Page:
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Michael Berkowitz, a former New York City emergency planner and Deutsche Bank risk manager, is trying to get the world’s cities to rethink how they prepare for and price disasters. Berkowitz now oversees a nonprofit created by the Rockefeller Foundation called 100 Resilient Cities.
So far, the network is helping 67 cities become more resilient to sudden shocks, along with endemic challenges such as poverty and migration. Bloomberg BNA’s Andrea Vittorio sat down with Berkowitz last week on the sidelines of the Climate Action Summit in Washington, D.C., to talk about what happens after it hits 100 later this month.Bloomberg BNA:
This summit is all about climate change. But the way you talk about resilience, it’s more than just climate change. So first, could you define resilience for me?Michael Berkowitz:
Urban resilience is a city’s ability to survive disaster. But not just the sudden disasters that we generally think about when we hear that term. Things like hurricanes, earthquakes, flooding, terrorism.
It’s also the long-term, slow-burning disasters. Things we call chronic stresses. Long-term food, water or energy shortage. High levels of crime and violence. Shifting macroeconomic trends that disadvantage a particular city.
And what urban resilience does is try to position a city in the strongest possible way to survive whatever the next potential disaster is.
So how do you persuade cities to spend money on building resilience? And how is the business case different from, say, a climate mitigation project where they could save X amount of dollars on energy?Berkowitz:
Cities and countries are going to spend billions of dollars on climate mitigation to meet the commitments from [the Paris climate accord] and beyond. What a resilience lens tries to do is to get them to think about how to spend that better.
So if Paris is going to re-engineer its transportation system or change its building codes or roll out a new bike-share and cycling lanes to meet carbon and climate commitments, wouldn’t it be interesting if they also looked at that from an inclusion standpoint?
How do they integrate the new immigrants from West and North Africa? How would you change where your cycle lanes are or your zoning or where you choose to put the next economic development zone so that you are both able to lower the carbon footprint of your city but also be more inclusive and more equitable, which are things that in the long term will make your city more resilient?Bloomberg BNA:
If you had to describe the business case for resilience, then what would it be?Berkowitz:
If you think about it just in terms of the shocks—that is, low frequency but high-impact events—then that gets very hard to price. I spent the 1990s talking about a Hurricane Sandy-type scenario in New York but it took about 20 years in order for that to materialize. Really it could have taken another 30 years.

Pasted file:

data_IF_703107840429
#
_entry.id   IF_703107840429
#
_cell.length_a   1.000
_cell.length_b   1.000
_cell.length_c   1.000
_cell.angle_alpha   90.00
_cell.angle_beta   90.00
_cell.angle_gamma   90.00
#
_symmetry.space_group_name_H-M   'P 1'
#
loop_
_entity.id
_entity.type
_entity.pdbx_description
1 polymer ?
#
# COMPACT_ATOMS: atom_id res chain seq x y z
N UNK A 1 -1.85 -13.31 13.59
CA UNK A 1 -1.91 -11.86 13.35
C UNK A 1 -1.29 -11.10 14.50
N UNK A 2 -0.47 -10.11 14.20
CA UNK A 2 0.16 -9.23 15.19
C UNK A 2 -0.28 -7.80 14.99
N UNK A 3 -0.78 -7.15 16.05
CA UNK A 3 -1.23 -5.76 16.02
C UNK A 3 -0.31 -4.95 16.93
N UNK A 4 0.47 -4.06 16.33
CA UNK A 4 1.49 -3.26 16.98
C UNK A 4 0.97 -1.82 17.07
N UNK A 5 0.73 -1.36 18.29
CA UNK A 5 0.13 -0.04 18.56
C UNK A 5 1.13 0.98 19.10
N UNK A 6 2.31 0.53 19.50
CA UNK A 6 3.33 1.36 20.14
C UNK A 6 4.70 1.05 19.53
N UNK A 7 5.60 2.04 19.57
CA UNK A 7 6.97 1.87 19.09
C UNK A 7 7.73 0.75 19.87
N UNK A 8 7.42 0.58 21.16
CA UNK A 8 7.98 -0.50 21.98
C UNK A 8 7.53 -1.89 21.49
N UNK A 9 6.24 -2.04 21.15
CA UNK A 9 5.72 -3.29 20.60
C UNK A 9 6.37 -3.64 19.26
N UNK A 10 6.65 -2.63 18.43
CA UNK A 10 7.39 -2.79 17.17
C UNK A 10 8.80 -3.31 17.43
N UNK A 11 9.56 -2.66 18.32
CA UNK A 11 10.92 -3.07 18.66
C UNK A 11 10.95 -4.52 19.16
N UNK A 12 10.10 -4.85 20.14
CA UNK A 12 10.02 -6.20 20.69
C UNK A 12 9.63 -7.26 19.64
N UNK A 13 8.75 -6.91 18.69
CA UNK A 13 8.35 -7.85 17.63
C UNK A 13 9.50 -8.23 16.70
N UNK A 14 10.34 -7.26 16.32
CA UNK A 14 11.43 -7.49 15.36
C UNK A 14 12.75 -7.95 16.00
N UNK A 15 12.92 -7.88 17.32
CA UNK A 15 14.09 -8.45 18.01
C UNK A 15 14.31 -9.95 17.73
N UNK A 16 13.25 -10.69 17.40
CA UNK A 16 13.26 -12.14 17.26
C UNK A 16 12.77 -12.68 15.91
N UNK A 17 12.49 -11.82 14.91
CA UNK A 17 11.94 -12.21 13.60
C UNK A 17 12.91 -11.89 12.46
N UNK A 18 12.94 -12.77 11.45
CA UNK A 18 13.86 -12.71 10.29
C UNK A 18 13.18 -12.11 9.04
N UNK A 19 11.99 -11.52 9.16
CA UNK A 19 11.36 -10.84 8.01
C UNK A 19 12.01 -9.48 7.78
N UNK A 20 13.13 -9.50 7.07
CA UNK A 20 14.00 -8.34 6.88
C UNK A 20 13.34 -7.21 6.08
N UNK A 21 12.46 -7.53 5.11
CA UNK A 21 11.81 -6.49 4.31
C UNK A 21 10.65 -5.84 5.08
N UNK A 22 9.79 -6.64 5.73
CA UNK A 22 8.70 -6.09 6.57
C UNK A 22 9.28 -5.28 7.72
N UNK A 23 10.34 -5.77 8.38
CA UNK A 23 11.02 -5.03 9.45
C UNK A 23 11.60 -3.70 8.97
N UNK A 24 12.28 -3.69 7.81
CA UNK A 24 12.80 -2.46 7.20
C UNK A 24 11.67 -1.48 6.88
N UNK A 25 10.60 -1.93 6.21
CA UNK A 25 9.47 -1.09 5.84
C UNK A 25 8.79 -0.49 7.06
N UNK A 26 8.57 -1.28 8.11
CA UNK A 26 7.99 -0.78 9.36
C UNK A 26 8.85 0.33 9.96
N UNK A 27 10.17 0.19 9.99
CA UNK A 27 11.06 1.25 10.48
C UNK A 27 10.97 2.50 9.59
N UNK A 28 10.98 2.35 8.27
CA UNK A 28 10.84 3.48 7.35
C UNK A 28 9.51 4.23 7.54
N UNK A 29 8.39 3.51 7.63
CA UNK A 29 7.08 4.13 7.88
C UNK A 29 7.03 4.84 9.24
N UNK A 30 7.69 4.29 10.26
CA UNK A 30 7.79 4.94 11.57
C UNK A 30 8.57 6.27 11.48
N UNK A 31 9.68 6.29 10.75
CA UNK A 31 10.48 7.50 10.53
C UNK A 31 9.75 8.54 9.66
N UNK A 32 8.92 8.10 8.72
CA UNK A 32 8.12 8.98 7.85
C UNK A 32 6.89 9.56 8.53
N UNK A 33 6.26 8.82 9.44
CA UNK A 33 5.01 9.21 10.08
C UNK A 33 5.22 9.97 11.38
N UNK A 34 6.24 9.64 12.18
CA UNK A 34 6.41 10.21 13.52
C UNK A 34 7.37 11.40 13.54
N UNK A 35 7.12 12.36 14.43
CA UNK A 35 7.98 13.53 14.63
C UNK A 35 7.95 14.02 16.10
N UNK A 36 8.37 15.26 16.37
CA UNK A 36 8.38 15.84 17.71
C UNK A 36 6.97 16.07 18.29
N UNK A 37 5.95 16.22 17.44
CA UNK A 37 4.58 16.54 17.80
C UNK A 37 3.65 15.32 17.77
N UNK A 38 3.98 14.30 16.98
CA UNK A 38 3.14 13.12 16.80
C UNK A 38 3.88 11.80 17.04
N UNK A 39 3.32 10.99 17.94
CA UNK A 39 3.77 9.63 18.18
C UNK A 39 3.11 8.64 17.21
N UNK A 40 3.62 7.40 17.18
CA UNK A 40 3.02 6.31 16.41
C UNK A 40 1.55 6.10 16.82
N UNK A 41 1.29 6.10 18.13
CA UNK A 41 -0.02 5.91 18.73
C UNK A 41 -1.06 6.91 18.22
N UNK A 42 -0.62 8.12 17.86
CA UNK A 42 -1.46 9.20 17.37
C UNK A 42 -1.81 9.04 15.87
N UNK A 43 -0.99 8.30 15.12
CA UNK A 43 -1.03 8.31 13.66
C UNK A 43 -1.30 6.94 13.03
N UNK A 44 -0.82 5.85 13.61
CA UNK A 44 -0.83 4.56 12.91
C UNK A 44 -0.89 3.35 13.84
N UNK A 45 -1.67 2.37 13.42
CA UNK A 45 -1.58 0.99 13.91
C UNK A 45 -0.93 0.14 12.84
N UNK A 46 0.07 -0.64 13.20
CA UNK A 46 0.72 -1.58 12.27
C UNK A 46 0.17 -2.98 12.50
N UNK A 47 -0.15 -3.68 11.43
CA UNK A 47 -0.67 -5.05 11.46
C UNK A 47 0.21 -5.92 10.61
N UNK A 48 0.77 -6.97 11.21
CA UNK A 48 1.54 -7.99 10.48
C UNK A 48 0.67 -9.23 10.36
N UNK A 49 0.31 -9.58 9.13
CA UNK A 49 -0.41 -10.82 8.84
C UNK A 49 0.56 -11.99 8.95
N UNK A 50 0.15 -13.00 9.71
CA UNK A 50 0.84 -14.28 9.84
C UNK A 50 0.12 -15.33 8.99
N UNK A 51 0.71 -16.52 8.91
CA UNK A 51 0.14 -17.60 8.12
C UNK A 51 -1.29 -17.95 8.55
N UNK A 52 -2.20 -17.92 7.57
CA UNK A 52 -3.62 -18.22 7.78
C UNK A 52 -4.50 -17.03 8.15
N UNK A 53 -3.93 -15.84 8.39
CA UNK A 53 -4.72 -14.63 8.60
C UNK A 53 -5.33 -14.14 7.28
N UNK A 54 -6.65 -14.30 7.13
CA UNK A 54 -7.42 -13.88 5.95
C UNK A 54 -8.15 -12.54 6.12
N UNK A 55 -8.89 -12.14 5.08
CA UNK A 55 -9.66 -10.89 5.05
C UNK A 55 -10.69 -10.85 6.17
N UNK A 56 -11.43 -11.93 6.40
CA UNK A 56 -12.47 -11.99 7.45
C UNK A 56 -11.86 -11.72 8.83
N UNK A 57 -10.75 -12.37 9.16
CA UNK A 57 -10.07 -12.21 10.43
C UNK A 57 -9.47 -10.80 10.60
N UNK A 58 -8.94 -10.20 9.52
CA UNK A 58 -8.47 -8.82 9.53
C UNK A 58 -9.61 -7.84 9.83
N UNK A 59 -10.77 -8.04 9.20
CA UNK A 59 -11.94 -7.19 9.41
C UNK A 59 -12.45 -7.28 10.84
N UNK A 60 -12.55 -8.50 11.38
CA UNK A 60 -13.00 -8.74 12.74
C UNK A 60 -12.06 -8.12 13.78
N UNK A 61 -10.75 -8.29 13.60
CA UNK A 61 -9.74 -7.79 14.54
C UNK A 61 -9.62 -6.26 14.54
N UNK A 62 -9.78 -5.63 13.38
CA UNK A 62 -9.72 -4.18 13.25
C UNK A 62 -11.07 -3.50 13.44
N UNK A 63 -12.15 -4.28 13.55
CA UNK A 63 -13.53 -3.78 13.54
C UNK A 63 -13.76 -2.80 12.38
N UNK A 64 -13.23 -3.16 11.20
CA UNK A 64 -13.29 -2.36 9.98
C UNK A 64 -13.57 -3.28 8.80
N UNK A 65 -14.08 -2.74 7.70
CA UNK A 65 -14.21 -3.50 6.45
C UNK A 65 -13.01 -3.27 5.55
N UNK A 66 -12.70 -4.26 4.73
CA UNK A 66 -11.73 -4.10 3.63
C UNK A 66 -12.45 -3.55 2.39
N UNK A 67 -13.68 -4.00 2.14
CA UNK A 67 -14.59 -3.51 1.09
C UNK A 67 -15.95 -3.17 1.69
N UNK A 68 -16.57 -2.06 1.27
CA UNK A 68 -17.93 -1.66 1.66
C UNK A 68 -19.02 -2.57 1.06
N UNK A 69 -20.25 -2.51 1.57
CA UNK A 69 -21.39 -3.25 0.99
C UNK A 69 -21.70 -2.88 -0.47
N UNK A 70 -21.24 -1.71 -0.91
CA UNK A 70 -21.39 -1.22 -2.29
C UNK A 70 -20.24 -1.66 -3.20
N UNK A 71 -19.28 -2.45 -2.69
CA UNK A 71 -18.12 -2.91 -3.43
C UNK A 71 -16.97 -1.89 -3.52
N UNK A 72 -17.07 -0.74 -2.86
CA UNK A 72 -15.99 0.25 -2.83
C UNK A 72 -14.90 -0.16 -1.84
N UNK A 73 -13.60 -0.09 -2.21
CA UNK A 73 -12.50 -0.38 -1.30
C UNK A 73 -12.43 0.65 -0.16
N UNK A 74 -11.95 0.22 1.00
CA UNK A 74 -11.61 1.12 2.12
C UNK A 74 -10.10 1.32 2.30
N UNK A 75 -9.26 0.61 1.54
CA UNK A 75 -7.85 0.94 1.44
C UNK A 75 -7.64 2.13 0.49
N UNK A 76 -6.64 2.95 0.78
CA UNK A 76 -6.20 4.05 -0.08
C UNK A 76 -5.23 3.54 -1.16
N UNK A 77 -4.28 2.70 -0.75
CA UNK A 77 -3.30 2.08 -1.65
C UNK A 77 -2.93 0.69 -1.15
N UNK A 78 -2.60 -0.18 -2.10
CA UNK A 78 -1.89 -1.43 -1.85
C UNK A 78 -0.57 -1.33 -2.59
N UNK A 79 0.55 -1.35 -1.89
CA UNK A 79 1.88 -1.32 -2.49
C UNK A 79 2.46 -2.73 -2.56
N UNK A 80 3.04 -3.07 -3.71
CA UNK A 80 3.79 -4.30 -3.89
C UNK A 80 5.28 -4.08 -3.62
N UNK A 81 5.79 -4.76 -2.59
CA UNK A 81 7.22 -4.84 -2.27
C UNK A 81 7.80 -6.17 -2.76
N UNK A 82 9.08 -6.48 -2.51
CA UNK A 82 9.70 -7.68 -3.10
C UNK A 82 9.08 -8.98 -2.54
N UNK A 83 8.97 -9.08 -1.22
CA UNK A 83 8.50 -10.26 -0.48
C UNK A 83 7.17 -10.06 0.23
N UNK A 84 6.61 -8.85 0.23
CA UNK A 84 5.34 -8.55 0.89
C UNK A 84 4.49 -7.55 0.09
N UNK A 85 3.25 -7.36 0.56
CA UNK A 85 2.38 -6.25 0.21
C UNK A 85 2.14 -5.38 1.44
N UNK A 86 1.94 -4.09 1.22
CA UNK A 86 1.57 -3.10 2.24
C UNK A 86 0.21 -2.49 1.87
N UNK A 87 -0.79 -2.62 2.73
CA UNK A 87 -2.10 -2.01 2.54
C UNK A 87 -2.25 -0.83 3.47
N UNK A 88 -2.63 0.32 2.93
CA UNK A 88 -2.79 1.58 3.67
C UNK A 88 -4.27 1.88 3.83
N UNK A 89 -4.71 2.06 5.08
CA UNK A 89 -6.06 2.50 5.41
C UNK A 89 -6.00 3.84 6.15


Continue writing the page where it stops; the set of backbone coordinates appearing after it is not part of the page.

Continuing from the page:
If you think about somewhere in California that’s vulnerable to seismic activity— yeah, the San Andreas fault is overdue for a slip, but that ‘overdue’ could be this year or next year, 50 years or 300 years from now. In geologic time, that’s virtually no time at all.
So what’s interesting about the resilience that I’m describing is integrating the chronic stresses, things that cost cities every day, every year. Things like overtaxed infrastructure, things like air quality and pollution, chronic waterborne illness as a result of flooding that we see throughout the developing world.
If you’re able to price that in, then you’re able to see an economic benefit much sooner and make the case for resilience in a much more immediate and tangible way.Bloomberg BNA:
Now that you’ve announced the first two rounds of winning cities, you have one round left on May 25. What happens after that? Once you hit 100 cities, are you finished or do you do 100 more?Berkowitz:
It’s a great question. A couple of things: one is it’s not just naming the cities. It’s not just hiring chief resilience officers [CROs] and writing resilience strategies. It’s actually helping the cities implement what’s in the strategies that will change them and provide good examples of resilient actions and interventions.
So part of what we’re trying to do is to stay connected as partners to these cities. You don’t build infrastructure, you don’t change planning, you don’t improve community cohesion in one or two or three years. It’s a generational struggle.
How do we stay connected to the cities over five, 10, 15 years so we can continue to be good partners and help cities meet the various challenges along the way in their different projects? That’s one thing we’re thinking about—how we can be sustainable over the long term, not just a couple of years, but in fact real partners.
The second thing is we’re trying to inspire a revolution in cities about how they view their risks and opportunities. We’re trying to permanently change the concept of how you run a city. That you wouldn’t run a city anymore without a CRO than you would without a chief of police. Not just in 100 cities but in the 10,000 cities that are around the world, depending on how you count them.
We haven’t quite figured out how to make that leap from 100 as a test case. That’s why the 100 are so diverse. They’re scattered across six continents. They’re in 40 countries. They’re big cities like Bangkok and Mexico City and New York and London. And they’re small cities like Ramallah, Palestine and Vejle, Denmark and Enugu, Nigeria and everywhere in between. How to get from this 100 to the 10,000 is something that we’re still working on.
To contact the reporter on this story: Andrea Vittorio in Washington at email@example.com
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